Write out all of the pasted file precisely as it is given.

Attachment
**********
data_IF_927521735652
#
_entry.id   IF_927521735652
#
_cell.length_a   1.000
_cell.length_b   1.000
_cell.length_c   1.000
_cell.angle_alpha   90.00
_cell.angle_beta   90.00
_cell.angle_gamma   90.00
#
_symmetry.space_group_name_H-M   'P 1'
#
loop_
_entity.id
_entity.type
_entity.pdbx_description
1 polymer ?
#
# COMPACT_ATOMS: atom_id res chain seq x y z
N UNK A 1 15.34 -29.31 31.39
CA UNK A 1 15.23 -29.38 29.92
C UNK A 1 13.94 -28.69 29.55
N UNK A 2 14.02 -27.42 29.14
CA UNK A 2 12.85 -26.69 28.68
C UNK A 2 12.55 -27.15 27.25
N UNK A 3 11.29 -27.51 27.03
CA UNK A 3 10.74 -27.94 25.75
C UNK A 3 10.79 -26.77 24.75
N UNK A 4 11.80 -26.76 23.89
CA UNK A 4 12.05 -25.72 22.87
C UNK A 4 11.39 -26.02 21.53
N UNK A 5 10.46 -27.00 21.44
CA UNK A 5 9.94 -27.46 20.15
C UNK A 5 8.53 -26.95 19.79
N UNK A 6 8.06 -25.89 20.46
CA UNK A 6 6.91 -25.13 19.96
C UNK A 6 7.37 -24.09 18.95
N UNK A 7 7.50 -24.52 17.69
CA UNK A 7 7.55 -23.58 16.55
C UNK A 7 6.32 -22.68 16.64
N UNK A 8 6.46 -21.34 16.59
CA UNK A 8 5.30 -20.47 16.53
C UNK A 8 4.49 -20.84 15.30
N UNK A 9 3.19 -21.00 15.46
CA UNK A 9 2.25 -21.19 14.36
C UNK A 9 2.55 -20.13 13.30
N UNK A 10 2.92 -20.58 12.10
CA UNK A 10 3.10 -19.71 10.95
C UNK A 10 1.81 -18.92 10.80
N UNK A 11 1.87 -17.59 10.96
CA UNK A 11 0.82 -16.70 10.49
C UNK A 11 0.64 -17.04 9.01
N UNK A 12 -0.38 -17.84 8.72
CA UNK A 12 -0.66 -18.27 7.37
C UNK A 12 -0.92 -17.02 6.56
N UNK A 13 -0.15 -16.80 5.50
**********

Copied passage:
data_IF_927521735652
#
_entry.id   IF_927521735652
#
_cell.length_a   1.000
_cell.length_b   1.000
_cell.length_c   1.000
_cell.angle_alpha   90.00
_cell.angle_beta   90.00
_cell.angle_gamma   90.00
#
_symmetry.space_group_name_H-M   'P 1'
#
loop_
_entity.id
_entity.type
_entity.pdbx_description
1 polymer ?
#
# COMPACT_ATOMS: atom_id res chain seq x y z
N UNK A 1 15.34 -29.31 31.39
CA UNK A 1 15.23 -29.38 29.92
C UNK A 1 13.94 -28.69 29.55
N UNK A 2 14.02 -27.42 29.14
CA UNK A 2 12.85 -26.69 28.68
C UNK A 2 12.55 -27.15 27.25
N UNK A 3 11.29 -27.51 27.03
CA UNK A 3 10.74 -27.94 25.75
C UNK A 3 10.79 -26.77 24.75
N UNK A 4 11.80 -26.76 23.89
CA UNK A 4 12.05 -25.72 22.87
C UNK A 4 11.39 -26.02 21.53
N UNK A 5 10.46 -27.00 21.44
CA UNK A 5 9.94 -27.46 20.15
C UNK A 5 8.53 -26.95 19.79
N UNK A 6 8.06 -25.89 20.46
CA UNK A 6 6.91 -25.13 19.96
C UNK A 6 7.37 -24.09 18.95
N UNK A 7 7.50 -24.52 17.69
CA UNK A 7 7.55 -23.58 16.55
C UNK A 7 6.32 -22.68 16.64
N UNK A 8 6.46 -21.34 16.59
CA UNK A 8 5.30 -20.47 16.53
C UNK A 8 4.49 -20.84 15.30
N UNK A 9 3.19 -21.00 15.46
CA UNK A 9 2.25 -21.19 14.36
C UNK A 9 2.55 -20.13 13.30
N UNK A 10 2.92 -20.58 12.10
CA UNK A 10 3.10 -19.71 10.95
C UNK A 10 1.81 -18.92 10.80
N UNK A 11 1.87 -17.59 10.96
CA UNK A 11 0.82 -16.70 10.49
C UNK A 11 0.64 -17.04 9.01
N UNK A 12 -0.38 -17.84 8.72
CA UNK A 12 -0.66 -18.27 7.37
C UNK A 12 -0.92 -17.02 6.56
N UNK A 13 -0.15 -16.80 5.50